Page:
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10/16/13 at 09:49 AM

It's the biggest growth story in the sector.  Yesterday, I showed you how oil production in the Eagle Ford shale is soaring. This massive field in southwestern Texas is on track to hit a million barrels a day by this time next year.  Global oil companies are pouring billions of dollars into developing this field. But I'm more interested in the smaller producers.
Eagle Ford's massive growth could propel these companies to double- or triple-digit returns in a year or two…

The Eagle Ford is one of the country's top shale fields for three reasons…

First, Eagle Ford oil is "light and sweet." It's low in sulfur, and refiners can make more diesel and gasoline with it. So it sells at a premium to the U.S. benchmark West Texas Intermediate crude price.

Second, it's easy to move the oil. If you can't get your product to buyers, it's not worth much. But the Eagle Ford is close to both Houston and the port of Corpus Christi. In other words, producers have options: They can pipe the oil to Houston refineries or ship it to refineries on the East Coast of the U.S., depending on who's paying the best price.

The third benefit to Eagle Ford producers is that the rocks are "de-risked."

Exploring for oil isn't like operating in other industries. It's almost impossible to build a McDonald's and lose all the money you invested. But it happens all the time in oil exploration… Every time a producer drills a well, there's a chance it'll lose all its capital.

But drilling in the Eagle Ford is a lot closer to building a fast-food joint. We know the rocks hold oil… a lot of oil.

Thanks to new technology, some wells can produce 10 times the volume of oil they did just four years ago. Independent oil company EOG now routinely drills wells that produce 2,015 barrels of oil equivalent per day to start… up from roughly 150 barrels per day a few years ago.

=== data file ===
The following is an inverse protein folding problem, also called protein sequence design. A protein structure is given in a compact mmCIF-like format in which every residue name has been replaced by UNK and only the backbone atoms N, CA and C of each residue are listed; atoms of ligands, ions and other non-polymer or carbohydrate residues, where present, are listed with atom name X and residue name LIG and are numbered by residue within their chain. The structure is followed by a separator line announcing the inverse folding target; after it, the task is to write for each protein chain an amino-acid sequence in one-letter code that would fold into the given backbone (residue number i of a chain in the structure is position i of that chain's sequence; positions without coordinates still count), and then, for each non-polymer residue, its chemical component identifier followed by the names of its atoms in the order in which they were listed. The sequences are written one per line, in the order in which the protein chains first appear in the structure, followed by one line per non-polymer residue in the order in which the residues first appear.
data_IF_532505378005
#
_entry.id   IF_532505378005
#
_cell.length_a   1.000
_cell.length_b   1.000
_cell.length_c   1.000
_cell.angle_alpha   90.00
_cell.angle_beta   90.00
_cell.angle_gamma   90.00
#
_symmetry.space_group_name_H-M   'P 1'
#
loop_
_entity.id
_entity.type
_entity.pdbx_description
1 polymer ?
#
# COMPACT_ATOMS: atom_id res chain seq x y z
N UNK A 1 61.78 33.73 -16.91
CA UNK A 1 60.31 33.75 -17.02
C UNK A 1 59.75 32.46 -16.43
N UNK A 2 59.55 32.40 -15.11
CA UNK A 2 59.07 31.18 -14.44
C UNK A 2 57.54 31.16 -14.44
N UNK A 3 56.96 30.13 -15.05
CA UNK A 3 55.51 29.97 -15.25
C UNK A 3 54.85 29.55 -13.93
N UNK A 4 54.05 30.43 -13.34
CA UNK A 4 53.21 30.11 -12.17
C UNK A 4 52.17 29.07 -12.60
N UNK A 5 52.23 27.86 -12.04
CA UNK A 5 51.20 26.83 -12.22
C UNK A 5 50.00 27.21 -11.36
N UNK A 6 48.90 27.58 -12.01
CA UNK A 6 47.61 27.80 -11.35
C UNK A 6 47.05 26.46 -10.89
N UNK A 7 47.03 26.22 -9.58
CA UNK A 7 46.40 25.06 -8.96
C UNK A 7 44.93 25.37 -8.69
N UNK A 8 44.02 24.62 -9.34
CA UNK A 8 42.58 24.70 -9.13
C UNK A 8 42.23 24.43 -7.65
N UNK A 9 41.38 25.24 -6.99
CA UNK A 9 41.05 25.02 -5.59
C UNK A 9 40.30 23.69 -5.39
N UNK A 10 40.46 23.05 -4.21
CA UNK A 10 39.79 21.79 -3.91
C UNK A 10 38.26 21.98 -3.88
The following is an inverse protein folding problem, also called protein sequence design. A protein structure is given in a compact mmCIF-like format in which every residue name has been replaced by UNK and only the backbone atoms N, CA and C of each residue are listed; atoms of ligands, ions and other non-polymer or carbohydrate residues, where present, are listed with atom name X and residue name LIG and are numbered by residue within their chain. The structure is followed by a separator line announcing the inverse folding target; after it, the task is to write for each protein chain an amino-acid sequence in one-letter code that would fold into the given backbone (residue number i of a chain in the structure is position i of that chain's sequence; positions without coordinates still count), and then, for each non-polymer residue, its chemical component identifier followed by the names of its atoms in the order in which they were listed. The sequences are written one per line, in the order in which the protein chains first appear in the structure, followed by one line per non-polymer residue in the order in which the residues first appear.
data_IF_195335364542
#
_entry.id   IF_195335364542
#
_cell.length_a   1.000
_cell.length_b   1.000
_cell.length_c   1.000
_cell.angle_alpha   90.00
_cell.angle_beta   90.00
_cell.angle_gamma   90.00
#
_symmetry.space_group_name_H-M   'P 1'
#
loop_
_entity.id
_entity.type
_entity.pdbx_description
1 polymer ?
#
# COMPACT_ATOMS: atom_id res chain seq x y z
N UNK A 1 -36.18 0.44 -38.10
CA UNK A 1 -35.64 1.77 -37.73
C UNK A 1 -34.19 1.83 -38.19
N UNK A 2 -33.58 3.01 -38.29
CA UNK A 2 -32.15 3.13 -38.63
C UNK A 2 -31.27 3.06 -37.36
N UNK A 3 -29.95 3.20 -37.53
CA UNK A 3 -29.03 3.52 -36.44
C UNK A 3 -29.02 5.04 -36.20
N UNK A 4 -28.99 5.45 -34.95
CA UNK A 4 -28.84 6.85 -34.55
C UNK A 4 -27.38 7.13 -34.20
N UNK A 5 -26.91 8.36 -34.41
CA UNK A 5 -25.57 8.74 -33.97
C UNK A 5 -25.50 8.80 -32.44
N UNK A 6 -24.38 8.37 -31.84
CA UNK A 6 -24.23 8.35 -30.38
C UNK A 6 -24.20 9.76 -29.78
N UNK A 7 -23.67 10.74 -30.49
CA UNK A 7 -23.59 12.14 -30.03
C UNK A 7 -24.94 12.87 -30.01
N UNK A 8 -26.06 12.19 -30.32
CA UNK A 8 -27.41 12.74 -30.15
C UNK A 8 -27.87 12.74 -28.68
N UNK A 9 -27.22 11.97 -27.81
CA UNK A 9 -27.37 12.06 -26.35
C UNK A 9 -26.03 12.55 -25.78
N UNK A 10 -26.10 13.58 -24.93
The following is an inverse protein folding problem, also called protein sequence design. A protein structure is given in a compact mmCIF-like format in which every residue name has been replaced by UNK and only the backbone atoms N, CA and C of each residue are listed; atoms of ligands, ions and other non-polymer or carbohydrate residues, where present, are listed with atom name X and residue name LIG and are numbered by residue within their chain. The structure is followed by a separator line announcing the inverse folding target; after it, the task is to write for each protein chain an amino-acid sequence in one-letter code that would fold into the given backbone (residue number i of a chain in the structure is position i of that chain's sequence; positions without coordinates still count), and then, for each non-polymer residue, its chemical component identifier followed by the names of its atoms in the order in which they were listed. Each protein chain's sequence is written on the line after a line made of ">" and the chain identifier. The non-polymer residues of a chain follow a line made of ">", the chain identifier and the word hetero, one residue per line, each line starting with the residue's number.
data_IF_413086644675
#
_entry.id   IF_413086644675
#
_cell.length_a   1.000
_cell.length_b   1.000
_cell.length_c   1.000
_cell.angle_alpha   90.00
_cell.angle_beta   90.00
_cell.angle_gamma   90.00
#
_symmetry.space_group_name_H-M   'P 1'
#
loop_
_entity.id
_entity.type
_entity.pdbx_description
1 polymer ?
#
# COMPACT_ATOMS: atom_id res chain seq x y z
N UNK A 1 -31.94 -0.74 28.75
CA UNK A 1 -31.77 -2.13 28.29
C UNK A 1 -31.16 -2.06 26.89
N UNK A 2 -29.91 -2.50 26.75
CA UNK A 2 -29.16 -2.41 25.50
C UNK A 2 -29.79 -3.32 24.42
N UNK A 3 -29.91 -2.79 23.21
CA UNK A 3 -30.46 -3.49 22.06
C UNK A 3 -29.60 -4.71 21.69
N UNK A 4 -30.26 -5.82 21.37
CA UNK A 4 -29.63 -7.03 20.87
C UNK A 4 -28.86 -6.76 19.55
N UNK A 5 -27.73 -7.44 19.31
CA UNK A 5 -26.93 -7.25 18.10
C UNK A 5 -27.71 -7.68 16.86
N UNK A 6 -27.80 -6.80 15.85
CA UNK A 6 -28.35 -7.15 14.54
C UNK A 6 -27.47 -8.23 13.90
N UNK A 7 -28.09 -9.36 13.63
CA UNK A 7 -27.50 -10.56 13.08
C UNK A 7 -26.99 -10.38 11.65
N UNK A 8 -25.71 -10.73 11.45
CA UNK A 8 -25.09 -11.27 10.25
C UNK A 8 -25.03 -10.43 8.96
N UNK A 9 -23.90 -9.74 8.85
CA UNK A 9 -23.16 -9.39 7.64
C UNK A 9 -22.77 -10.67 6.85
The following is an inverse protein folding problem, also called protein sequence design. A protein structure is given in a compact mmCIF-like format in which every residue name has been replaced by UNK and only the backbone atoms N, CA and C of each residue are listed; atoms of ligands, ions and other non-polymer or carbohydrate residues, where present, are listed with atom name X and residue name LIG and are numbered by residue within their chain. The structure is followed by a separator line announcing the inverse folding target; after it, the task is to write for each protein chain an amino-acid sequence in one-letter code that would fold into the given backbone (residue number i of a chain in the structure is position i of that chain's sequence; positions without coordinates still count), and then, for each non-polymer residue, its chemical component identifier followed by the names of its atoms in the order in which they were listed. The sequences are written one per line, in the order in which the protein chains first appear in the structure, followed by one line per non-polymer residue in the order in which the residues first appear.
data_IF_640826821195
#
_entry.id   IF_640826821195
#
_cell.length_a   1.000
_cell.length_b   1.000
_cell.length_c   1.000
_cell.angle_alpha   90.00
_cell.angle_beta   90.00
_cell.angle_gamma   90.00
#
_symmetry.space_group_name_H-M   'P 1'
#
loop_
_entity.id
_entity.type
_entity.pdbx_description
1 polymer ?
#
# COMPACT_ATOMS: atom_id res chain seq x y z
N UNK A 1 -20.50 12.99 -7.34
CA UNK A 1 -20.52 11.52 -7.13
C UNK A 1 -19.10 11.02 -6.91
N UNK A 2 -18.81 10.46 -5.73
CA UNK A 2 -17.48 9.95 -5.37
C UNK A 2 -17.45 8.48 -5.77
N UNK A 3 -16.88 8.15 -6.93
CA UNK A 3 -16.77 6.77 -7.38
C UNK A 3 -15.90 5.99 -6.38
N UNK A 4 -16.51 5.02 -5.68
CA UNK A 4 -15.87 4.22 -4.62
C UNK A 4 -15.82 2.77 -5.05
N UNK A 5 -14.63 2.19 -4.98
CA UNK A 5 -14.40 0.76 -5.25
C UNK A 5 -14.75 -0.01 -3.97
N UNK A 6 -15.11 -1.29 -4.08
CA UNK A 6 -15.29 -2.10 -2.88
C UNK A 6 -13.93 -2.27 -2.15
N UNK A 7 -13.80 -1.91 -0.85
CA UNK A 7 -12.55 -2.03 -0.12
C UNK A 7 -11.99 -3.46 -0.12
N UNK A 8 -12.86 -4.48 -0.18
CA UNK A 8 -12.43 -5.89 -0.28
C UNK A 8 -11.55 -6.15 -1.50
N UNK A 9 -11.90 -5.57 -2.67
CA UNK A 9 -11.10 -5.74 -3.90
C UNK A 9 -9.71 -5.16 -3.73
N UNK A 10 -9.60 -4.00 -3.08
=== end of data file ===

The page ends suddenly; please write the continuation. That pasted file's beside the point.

Even more important is a trend called "downspacing."

A conventional oilfield is like a pitcher of water. The more straws in it, the faster the oil level goes down. But in the Eagle Ford, the oil is held in a relatively small section of rock. Each well is its own small "pitcher." Wells can be much closer together before they begin to suck out the same oil.

In short, companies can drill more wells – and double or triple the amount of oil they produce – without spending money on new land.

In the early days of drilling in the Eagle Ford, companies spaced their wells about 240 acres apart. In other words, they separated wells by nearly 2,000 feet.

But Eagle Ford wells didn't need 240 acres (nearly 2,000 feet).

Even that was too much. Some operators are down to 40 acres today… just 330 feet between the wells.

In other words, you can fit six wells in the same space you could have fit only two wells in before.

Let me use a real example from Penn Virginia, a small oil and gas producer in the Eagle Ford. It used to use 128-acre spacing – about 1,155 feet between its wells. It cut that down to roughly 53-acre spacing, which is about 400 feet between the wells.

Oil recovery went up from 3,600 barrels per acre to 8,125 barrels per acre. The value of the land more than doubled, from about $65,000 an acre to $148,000.

There is another huge benefit to downspacing…

The Eagle Ford's oil reserves – oil that we know can be produced economically at the current oil price – increased from 133 million barrels in 2009 to 1.1 billion barrels in 2011 (the latest data available).

That's a 760% increase in just two years.

This kind of growth is going to provide solid returns for the big producers in the area, including BHP Billiton, EOG Resources, and Marathon Oil. But investors will see bigger profits in the smaller companies, where Eagle Ford growth can really "move the needle."

Over the next two to three years, their production is likely to grow tremendously. That's going to translate into much higher share prices.

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